CMS Launches Initiative to Reduce Nursing Home Resident Hospitalizations

Earlier this year, the Centers for Medicare and Medicaid Services (CMS) announced its Initiative to Reduce Avoidable Hospitalizations Among Nursing Facility Residents, a partnership between the agency and seven organizations to decrease the number of avoidable hospitalizations of Medicare-Medicaid enrollees or “dual eligibles.” On September 27, CMS revealed which organizations it would be partnering with and to which it would be issuing cooperative agreement awards. The chosen organizations are as follows: Alabama Quality Assurance Foundation; Alegent Health; The Curators of the University of Missouri; Greater New York Hospital Foundation, Inc.; HealthInsight of Nevada; Indiana University; and UPMC Community Provider Services.

When the initiative begins, later in 2012, staff members from the selected organizations will partner with nursing staff on-site of 145 nursing facilities located in each of their seven states. They will work together to improve beneficiary health incomes and achieve more seamless transitions of care for patients who move between hospitals and the nursing facilities.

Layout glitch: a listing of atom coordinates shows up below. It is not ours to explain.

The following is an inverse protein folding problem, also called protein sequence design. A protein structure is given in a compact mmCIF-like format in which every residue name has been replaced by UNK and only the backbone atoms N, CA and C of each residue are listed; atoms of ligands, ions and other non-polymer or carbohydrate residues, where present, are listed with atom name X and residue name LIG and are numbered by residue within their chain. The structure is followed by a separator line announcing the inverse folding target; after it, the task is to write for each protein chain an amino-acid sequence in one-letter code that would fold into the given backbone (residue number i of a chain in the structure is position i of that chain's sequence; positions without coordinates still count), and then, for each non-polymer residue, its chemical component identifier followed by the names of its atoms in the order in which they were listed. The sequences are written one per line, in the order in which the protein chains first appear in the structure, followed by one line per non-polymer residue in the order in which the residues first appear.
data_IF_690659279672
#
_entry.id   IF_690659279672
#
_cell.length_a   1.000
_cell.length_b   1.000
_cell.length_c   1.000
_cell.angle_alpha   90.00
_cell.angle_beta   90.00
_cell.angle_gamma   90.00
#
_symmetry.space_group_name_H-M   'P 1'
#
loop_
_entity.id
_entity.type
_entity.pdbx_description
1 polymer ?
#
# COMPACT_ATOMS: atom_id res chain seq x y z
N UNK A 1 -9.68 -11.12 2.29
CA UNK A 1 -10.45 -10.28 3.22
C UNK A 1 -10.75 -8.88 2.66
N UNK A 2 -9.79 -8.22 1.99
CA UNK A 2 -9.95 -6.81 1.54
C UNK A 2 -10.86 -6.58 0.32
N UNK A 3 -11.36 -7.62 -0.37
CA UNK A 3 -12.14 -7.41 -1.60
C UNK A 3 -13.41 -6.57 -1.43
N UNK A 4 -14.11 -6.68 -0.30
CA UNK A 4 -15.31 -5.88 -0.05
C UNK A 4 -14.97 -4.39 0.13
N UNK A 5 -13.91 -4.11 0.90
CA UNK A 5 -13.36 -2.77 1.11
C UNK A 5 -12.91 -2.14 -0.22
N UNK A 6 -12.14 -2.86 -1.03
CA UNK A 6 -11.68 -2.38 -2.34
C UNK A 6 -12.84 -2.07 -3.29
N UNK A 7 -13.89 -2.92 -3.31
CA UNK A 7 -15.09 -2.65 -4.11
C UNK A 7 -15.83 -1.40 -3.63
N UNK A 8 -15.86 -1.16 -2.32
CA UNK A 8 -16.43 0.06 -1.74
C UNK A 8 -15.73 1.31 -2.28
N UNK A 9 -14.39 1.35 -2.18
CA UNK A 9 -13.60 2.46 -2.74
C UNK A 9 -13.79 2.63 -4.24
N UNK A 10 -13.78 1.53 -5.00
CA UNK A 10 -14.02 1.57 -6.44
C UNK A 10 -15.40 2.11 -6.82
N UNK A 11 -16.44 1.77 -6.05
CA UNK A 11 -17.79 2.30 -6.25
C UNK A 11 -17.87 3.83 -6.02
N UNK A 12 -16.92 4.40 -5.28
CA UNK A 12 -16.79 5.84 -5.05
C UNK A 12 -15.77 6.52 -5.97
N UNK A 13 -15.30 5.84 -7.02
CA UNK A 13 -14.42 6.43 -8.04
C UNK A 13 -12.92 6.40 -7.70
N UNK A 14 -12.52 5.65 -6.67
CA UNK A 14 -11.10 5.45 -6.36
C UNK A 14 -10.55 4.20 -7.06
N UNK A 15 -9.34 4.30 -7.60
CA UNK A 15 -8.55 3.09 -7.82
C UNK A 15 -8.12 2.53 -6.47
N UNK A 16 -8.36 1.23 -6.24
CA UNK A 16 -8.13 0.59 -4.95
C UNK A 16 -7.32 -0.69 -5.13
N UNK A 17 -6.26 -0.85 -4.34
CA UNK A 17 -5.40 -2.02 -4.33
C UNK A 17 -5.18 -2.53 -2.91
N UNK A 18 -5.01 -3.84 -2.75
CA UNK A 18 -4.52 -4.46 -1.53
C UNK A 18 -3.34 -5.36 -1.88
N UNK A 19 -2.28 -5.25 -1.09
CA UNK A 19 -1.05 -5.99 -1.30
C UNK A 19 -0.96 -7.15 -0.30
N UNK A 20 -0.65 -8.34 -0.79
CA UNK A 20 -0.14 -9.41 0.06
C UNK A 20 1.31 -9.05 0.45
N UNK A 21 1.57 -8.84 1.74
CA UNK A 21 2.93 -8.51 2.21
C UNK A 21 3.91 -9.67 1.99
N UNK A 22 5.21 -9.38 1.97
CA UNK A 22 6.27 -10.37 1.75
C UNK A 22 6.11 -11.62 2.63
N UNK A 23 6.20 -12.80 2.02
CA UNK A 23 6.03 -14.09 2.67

Each of the seven organizations were chosen based on submissions of proposed evidence-based interventions they believe will accomplish the goals of the initiative. Interventions must not replace existing nursing care, but act as a supplement to that care. They must address the coordination of patients’ prescription drugs to reduce adverse events related to the drugs and must specifically deal with improper prescribing of psychotropic drugs. The organizations must demonstrate that their intervention is adoptable in nursing facilities nationwide, and the intervention must allow residents to continue receiving care from their existing primary care practitioners.

CMS has targeted “dual eligibles” in this initiative because they tend to present the most intricate cases and to suffer from chronic illnesses. Care for this patient population becomes unnecessarily costly due to the lack of efficiency proposed by navigating multiple program rules and providers. Evidence has shown that an estimated 45 percent of hospitalizations of “dual eligibles” are avoidable; each year, care for these beneficiaries cost CMS over $300 billion. CMS estimates that the interventions staged by this initiative will reach nearly 17,000 beneficiaries.